A groundbreaking initiative, named AIM4Scale, aimed at supporting the advancement of resilient and low-emission food system innovations and facilitating their transition to a larger scale, has been introduced at COP28.
The announcement of this new mechanism saw the participation of Michael Kremer, the 2019 Nobel laureate in economics, along with Her Excellency Mariam Almheiri, UAE Minister of Climate Change and Environment, and Bill Gates, Co-chair of the Bill & Melinda Gates Foundation.
The Innovation Commission for Agriculture, Food Security, and Climate Change, led by Professor Kremer, is teaming up with the COP28 Presidency to influence the structure of AIM4Scale.
This collaboration includes guiding the selection of innovations backed by robust evidence of their impact and cost-effectiveness, as well as crafting specific, actionable plans to propel these innovations to a broader scale.
Professor Kremer emphasized the global significance of innovation as a public good during an event jointly hosted by the COP28 Presidency and the Bill & Melinda Gates Foundation at COP28.
Professor Kremer highlighted the significance of adapting innovations, refining them through A/B tests, and subsequently scaling them as a means to establish proof of concept and generate global knowledge.
He emphasized the pivotal role of global funding in the development and scaling of innovations, underlining its importance in driving international progress.
“Adapting innovations, refining them through A/B tests, and scaling them provide proof of concept and generates global knowledge that can inform scaling internationally. This means that global funding has an important role to play to develop and scale innovations.”
At the event, Kremer unveiled recommendations for advancing an initial selection of key innovations towards broader implementation and expediting the progress of innovations in their early stages. One of the recommendations said enhanced weather predictions have the potential to provide significantly more precise and timely weather and seasonal forecasts.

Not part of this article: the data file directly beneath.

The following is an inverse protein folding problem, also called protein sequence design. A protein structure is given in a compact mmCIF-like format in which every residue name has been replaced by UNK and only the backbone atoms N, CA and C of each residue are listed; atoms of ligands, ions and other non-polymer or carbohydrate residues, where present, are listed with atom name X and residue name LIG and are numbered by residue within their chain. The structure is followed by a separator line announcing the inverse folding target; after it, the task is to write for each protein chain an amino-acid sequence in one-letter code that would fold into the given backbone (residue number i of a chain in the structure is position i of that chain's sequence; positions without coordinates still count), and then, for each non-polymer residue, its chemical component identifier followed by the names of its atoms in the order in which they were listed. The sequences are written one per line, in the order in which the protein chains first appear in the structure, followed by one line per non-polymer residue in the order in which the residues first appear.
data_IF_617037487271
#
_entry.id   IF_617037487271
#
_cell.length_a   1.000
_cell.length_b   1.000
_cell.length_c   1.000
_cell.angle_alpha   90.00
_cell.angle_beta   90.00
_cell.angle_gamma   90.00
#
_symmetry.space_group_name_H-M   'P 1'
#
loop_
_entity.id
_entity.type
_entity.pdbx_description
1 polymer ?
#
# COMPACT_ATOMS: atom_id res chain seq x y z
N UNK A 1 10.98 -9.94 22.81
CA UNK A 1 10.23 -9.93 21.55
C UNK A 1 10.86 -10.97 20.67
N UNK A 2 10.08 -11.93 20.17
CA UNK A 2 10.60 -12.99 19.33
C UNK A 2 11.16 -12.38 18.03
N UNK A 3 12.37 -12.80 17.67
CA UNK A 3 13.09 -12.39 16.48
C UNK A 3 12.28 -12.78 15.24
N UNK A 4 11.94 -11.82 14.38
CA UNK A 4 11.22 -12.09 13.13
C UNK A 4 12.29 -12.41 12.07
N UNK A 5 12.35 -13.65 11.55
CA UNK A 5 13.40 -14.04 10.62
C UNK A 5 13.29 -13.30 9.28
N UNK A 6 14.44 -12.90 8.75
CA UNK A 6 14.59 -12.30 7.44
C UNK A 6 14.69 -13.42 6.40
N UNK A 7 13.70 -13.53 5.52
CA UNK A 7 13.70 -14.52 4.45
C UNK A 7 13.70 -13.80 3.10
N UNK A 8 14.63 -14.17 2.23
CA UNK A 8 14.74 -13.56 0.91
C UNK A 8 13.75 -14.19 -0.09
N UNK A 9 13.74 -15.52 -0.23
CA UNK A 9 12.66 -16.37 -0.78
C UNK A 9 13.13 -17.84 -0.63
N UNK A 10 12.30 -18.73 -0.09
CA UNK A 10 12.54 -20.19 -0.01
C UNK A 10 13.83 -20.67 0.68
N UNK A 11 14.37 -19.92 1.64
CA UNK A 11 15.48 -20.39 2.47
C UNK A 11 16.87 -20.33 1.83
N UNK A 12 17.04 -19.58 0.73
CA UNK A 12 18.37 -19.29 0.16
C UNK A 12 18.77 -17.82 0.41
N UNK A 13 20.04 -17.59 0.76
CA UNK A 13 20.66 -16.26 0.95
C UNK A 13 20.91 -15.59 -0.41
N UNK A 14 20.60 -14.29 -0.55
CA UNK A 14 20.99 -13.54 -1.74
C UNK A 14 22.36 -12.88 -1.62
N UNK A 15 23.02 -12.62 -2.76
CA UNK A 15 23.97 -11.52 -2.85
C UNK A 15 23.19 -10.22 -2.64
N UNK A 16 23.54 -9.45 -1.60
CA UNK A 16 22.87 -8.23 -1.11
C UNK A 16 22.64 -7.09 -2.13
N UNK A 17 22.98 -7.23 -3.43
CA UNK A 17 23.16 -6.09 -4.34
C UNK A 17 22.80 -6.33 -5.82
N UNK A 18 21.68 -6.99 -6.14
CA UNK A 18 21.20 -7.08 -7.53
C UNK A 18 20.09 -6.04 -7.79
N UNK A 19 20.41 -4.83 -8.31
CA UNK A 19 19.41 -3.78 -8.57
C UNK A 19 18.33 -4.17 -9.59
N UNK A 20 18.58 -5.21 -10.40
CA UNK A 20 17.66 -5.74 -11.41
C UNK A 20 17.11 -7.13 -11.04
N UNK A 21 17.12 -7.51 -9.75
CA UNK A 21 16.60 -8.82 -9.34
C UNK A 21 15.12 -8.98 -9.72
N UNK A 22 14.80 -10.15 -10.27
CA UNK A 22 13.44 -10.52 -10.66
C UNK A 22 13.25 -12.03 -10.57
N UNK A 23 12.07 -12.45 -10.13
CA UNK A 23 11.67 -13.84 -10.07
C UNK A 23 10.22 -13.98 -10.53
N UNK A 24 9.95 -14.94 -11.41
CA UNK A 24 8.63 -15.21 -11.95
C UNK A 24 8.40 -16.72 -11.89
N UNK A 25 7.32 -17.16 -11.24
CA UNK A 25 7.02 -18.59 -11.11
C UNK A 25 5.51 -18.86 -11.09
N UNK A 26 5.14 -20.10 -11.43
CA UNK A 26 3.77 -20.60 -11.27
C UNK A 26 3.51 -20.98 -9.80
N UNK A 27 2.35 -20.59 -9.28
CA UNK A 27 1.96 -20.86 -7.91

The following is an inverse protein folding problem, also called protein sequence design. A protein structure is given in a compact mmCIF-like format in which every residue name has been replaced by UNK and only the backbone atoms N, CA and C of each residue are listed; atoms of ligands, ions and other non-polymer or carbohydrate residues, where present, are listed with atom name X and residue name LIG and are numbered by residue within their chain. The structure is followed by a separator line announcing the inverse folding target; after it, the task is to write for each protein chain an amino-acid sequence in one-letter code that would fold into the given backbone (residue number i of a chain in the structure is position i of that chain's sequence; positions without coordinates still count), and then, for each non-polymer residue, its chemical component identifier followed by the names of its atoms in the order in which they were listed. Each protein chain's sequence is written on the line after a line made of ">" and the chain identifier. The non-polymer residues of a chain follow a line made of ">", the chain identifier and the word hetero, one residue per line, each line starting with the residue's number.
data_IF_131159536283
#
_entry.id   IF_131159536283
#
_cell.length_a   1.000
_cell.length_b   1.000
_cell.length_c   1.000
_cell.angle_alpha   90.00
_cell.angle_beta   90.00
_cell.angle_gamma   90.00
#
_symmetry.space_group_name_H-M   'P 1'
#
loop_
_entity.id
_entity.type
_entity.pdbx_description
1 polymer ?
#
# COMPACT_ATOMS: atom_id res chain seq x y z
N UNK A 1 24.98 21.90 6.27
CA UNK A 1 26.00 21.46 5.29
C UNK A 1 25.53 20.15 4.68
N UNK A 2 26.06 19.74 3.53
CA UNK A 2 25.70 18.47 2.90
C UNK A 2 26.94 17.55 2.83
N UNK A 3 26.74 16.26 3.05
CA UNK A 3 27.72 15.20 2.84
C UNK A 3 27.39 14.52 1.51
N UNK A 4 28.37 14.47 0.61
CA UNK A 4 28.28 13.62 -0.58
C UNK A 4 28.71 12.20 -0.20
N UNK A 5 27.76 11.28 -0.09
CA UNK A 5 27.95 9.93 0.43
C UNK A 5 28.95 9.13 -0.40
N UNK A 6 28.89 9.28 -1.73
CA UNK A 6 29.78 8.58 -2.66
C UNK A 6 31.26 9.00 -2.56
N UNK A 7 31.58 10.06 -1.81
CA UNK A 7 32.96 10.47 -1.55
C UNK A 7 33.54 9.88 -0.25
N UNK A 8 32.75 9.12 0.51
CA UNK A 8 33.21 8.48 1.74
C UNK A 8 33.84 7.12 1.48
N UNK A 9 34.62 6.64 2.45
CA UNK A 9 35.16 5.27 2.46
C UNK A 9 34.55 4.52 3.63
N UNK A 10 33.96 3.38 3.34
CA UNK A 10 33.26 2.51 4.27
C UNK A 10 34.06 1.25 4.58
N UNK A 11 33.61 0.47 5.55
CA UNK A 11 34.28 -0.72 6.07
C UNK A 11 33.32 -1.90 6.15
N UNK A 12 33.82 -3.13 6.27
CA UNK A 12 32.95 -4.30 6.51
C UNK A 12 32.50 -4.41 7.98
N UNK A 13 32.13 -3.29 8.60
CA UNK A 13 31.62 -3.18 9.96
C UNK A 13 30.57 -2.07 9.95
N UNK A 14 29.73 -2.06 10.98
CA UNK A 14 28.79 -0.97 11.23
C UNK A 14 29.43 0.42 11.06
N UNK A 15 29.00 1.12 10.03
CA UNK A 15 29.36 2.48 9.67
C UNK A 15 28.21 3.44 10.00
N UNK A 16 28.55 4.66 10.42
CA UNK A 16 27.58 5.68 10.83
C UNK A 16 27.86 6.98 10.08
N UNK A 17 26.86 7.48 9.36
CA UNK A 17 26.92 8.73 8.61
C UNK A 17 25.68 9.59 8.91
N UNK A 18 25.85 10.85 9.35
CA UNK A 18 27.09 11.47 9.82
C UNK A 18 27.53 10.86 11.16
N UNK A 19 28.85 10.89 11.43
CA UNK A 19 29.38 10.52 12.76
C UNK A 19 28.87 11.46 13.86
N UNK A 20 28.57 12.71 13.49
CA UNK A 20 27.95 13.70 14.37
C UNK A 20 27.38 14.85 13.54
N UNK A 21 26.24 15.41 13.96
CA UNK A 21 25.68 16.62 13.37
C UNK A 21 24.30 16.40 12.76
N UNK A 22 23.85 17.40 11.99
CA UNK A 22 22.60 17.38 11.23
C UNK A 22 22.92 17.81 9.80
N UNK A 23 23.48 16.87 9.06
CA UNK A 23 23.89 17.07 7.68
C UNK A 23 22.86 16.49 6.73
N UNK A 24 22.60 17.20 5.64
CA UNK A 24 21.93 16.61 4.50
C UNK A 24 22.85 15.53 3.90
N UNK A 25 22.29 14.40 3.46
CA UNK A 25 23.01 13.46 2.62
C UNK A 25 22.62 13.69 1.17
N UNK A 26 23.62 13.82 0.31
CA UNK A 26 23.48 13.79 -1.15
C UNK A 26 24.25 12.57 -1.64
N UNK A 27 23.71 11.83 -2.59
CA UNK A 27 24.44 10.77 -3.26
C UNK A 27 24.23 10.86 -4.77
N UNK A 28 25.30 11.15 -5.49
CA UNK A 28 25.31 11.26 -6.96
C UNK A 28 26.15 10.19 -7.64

There is compelling evidence indicating that farmers adjust their agricultural practices based on accurate forecasts.
Securing regional forecasts for 12 countries with 260-305 million farming families exposed to the Asian monsoon and similar weather systems in Africa is projected to incur a cost of USD 23 million. However, the benefits for farmers are anticipated to exceed this investment by more than a hundred times.
Climate change extends its impact beyond weather, influencing factors such as pests, soil salinity, agricultural markets, and the optimal selection of seeds and other inputs.
The advancement of digital agriculture, expected to expedite the progress of early-stage innovations, offers a means for timely, cost-effective, and potentially tailored delivery of information to enhance farmers’ resilience.
Several governments have initiated digital agricultural advisory programs, often collaborating with technical partners to apply human-centered design principles and A/B testing to enhance communication with farmers. India, for instance, has successfully implemented large-scale programs.
The rapid scaling of digital agriculture holds the potential to reach hundreds of millions of farmers.
Further recommendations underscored the importance of training in rainwater harvesting. The guidance emphasized that on-farm rainwater harvesting has the potential to enhance soil quality, increase yields and revenues, and sequester carbon.
Implementing straightforward training sessions can elevate the adoption of harvesting techniques like demi-lunes. Allocating a funding of USD 21 million to scale up such training could positively impact approximately 1.8 million farmers in Burkina Faso, Mali, and Chad, resulting in benefits up to six times greater than the costs.
Another aspect highlighted the significance of microbial fertilizers as an early-stage innovation. These fertilizers leverage bacteria to enhance crops’ absorption of nutrients, thereby improving yields and reducing the dependence on synthetic fertilizers. Positioned as an innovation with considerable potential to enhance food security while mitigating emissions, modest funding could facilitate the testing and adaptation of microbial fertilizers in Low- and Middle-Income Countries (LMICs).
Creating a fund designed to invite proposals for the development, testing, and adaptation of innovations related to climate change, food security, and agriculture could play a pivotal role in promoting the adoption of microbial fertilizers among smallholder farmers in Low- and Middle-Income Countries (LMICs). This initiative aims to support the generation of cost-effective innovations with the potential to make a meaningful impact.
The Commission comprises former heads of state and finance ministers, along with leaders in international organizations and civil society, demonstrating a comprehensive and diverse approach to addressing challenges in climate change, food security, and agriculture.
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